This week there were a couple of expert mousers hanging out at my place. Actually there are no mice here, but lots of red-backed voles. As vole hunters go, nothing can match the tiny short-tailed weasel or ermine.
Later that morning, Cindy and I witnessed the hunting technique of another vole predator. I knew something was up when all the redpolls, grosbeaks and chickadees suddenly exploded from around the feeder. The redpolls and grosbeaks took positions in the very tops of tall spruce trees. Then I spotted , a bird similar in color and size to a gray jay. But the plumage was quite striking and a black stripe ran through its eye, a northern shrike! The shrike is a perching bird with a unique adaptation for hunting small birds and rodents, its hawk-like hooked beak.
There were a couple voles under the feeder gathering sunflower seeds and the shrike had taken notice. It perched low, about eighteen inches off the ground and waited. When a vole appeared about three feet away but in the cover of thick willows, the shrike leaned forward, ready to pounce, quite owl-like, and holding absolutely still. For a few minutes the vole nibbled on a few seed kernels and disappeared in and out of its tunnel in the snow.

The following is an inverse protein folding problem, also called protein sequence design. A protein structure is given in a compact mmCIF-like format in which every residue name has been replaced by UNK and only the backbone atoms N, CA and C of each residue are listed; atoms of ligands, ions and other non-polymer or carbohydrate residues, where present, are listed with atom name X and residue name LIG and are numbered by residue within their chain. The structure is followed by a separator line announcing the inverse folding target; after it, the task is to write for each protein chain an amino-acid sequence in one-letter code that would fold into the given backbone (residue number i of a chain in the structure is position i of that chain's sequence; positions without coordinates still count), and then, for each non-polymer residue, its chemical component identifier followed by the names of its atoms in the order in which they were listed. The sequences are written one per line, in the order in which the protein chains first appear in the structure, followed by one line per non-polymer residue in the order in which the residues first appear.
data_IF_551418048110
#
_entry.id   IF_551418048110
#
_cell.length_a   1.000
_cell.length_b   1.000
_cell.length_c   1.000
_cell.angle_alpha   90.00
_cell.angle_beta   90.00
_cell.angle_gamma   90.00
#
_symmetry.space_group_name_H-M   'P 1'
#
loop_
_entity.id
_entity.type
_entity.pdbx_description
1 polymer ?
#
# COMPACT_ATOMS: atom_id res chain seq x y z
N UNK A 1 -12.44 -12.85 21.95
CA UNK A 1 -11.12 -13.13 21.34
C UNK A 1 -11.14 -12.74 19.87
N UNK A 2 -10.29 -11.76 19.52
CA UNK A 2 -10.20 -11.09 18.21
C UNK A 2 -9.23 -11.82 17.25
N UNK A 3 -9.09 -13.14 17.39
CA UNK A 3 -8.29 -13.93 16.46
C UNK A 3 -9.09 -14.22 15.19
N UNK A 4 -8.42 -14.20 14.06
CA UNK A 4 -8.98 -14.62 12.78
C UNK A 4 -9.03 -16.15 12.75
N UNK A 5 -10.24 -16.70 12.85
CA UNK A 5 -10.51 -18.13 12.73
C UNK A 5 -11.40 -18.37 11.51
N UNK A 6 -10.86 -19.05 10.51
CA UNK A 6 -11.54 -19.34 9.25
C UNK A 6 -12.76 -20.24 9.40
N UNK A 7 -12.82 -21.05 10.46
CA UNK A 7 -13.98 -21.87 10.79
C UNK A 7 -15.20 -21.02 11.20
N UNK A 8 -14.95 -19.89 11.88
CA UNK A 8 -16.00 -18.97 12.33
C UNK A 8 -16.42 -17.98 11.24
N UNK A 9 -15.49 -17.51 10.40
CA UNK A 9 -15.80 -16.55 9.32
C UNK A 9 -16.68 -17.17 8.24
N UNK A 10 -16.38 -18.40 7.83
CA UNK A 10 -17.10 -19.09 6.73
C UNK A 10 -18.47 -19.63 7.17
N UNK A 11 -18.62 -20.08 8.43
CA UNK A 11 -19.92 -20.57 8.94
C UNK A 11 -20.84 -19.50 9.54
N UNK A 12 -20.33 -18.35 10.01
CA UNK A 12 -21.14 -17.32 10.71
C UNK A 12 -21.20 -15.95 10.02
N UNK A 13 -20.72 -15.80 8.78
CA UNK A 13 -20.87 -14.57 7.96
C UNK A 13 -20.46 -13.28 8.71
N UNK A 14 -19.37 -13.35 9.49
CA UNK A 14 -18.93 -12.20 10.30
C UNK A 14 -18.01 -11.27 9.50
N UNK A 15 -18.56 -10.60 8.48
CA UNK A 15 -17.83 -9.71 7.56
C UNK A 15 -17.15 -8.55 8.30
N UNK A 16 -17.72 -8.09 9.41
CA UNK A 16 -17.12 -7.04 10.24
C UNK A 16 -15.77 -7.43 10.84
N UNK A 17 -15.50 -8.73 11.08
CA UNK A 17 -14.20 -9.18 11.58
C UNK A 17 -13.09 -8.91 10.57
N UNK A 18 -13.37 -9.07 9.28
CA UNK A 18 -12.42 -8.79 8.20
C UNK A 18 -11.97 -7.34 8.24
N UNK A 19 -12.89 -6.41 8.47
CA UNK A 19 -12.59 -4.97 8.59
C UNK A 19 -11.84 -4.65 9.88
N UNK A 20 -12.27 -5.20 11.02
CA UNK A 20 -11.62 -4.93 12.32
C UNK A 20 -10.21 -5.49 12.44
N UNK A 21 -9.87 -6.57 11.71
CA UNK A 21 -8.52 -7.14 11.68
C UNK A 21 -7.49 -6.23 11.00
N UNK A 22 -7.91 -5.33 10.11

Then the vole moved a couple feet and disappearing under a log. The shrike made its move quickly flying towards the log, stood in the snow, and peered underneath. The vole must have noticed the shrike because it suddenly raced back towards its hole, but the shrike, ready, and in just the right spot, quickly attacked, catching the vole before it reached its tunnel. Pecking and jabbing, the shrike soon had the vole twitching in the snow. It had not used its feet to hold the vole down. Shrikes don’t have the right equipment for that, they are perching birds not raptors. When the vole stopped moving the shrike grabbed it with its bill and flew away. I put on my coat and hat and followed. In the snow beneath the boughs of a spruce I saw a movement. There it was feeding, safe from the prying eyes of predator or scavenger that would surely try to steal its hard earned prey.